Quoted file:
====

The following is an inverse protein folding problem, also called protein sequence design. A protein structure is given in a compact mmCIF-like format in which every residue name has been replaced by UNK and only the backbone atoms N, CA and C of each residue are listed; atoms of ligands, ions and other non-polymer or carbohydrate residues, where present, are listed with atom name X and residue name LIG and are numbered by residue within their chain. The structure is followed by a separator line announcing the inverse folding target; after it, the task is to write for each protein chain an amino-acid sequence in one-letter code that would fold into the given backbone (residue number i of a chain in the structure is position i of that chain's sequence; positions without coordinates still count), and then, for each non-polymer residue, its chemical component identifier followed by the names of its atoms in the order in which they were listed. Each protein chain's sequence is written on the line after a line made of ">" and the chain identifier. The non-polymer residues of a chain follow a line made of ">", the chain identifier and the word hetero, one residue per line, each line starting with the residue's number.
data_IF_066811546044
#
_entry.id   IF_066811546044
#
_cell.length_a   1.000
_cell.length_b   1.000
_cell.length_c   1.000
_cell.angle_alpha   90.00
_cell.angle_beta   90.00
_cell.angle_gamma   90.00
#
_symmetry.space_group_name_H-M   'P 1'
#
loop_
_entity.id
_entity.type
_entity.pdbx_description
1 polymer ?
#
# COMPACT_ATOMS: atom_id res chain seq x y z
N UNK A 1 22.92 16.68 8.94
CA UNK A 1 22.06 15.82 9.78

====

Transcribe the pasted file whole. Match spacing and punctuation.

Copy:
The following is an inverse protein folding problem, also called protein sequence design. A protein structure is given in a compact mmCIF-like format in which every residue name has been replaced by UNK and only the backbone atoms N, CA and C of each residue are listed; atoms of ligands, ions and other non-polymer or carbohydrate residues, where present, are listed with atom name X and residue name LIG and are numbered by residue within their chain. The structure is followed by a separator line announcing the inverse folding target; after it, the task is to write for each protein chain an amino-acid sequence in one-letter code that would fold into the given backbone (residue number i of a chain in the structure is position i of that chain's sequence; positions without coordinates still count), and then, for each non-polymer residue, its chemical component identifier followed by the names of its atoms in the order in which they were listed. Each protein chain's sequence is written on the line after a line made of ">" and the chain identifier. The non-polymer residues of a chain follow a line made of ">", the chain identifier and the word hetero, one residue per line, each line starting with the residue's number.
data_IF_066811546044
#
_entry.id   IF_066811546044
#
_cell.length_a   1.000
_cell.length_b   1.000
_cell.length_c   1.000
_cell.angle_alpha   90.00
_cell.angle_beta   90.00
_cell.angle_gamma   90.00
#
_symmetry.space_group_name_H-M   'P 1'
#
loop_
_entity.id
_entity.type
_entity.pdbx_description
1 polymer ?
#
# COMPACT_ATOMS: atom_id res chain seq x y z
N UNK A 1 22.92 16.68 8.94
CA UNK A 1 22.06 15.82 9.78